Gorilla-masked feminist activists 'Guerrilla Girls' bring message of art inequality to New Zealand

The Guerrilla Girls have worn gorilla masks for 30 years. Since the 1980s, they have remained anonymous - but what they have done has impacted thousands of people worldwide.

Hailing from New York, the Girls clad in gorilla attire have taken on the names of famous female artists in a bid to change the ways of an entire industry.

Known for their subversive posters, the feminist activist group use a humorous approach to highlight and critique inequality in the art world - but the statistics speak for themselves. 

"If you can make someone who disagreed with you laugh, you have a hook inside their brain... Once you're in there, you might be able to change their mind about things," founding member 'Frida Kahlo' previously stated.

Gorilla-masked feminist activists 'Guerrilla Girls' bring message of art inequality to New Zealand
Photo credit: The Project / Supplied

'Frida Kahlo' had a chat to The Project on Monday ahead of her exclusive, one-night performance at the Auckland Art Gallery on Tuesday.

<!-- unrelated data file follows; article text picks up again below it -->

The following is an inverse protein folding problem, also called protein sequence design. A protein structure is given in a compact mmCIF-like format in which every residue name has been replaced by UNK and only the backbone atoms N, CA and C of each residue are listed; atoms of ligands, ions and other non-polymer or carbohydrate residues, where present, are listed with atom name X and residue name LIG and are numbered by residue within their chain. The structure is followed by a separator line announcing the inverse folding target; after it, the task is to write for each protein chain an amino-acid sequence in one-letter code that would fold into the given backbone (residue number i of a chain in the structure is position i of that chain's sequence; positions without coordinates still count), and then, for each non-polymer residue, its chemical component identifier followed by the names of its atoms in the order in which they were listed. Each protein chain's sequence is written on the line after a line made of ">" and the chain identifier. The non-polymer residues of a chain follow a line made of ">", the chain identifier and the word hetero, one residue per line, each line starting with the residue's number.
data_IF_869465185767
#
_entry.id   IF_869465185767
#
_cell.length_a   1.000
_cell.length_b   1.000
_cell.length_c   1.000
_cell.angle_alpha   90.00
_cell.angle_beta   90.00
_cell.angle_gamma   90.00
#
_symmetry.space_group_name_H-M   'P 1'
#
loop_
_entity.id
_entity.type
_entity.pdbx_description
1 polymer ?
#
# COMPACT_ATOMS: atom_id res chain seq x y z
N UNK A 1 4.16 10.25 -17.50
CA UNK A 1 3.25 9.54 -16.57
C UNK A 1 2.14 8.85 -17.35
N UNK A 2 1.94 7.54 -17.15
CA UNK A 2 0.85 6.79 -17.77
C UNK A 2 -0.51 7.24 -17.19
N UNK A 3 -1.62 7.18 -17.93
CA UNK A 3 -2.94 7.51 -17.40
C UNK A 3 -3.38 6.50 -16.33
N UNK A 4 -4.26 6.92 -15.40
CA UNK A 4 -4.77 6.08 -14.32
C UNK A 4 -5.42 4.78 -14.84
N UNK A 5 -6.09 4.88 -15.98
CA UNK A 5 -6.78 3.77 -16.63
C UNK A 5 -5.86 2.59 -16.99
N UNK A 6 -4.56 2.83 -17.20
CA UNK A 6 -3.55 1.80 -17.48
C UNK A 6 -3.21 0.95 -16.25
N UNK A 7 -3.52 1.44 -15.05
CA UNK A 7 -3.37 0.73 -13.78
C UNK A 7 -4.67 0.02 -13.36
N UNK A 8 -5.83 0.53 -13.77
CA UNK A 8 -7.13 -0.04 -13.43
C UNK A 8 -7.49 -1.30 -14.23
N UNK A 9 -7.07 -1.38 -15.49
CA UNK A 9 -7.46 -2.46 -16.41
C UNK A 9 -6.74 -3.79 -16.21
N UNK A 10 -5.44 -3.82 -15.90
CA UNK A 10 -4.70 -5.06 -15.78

"It's poetry," Kahlo said about the group's gorilla aesthetic. "We were guerrillas - freedom fighters - before we were gorillas."

Kahlo says that despite some improvements in the art world over the last 30 years, things are "not going well" for women at a market level.

"But at the museum level and at the level of colleges and universities and at the level of knowledge and history, women and artists of colour are here to stay."

The most expensive piece of art by a living female artist sold for only 14 percent of the value of the most expensive piece of art by a living male artist, according to Kahlo.

Kahlo has praised the Auckland Art Gallery for reflecting on their own mistakes, recognising their lack of gender diversity in their own collection and exhibitions.

"Since 2011, only 33 percent of their solo exhibitions have been of women artists," Kahlo told The Project.

"And in their collection, only 15 percent [of art is by women artists]. I realise that doesn't sound great, but it's the future, not the past that we're thinking about.

"The fact that they have the courage to do this... makes me think you all need to hold them to the fire and make sure that in the future, they make things better."

'Frida Kahlo' will perform on Tuesday at the Auckland Art Gallery as a part of the exhibition, 'Guerrilla Girls: Reinventing the 'F' Word – Feminism'.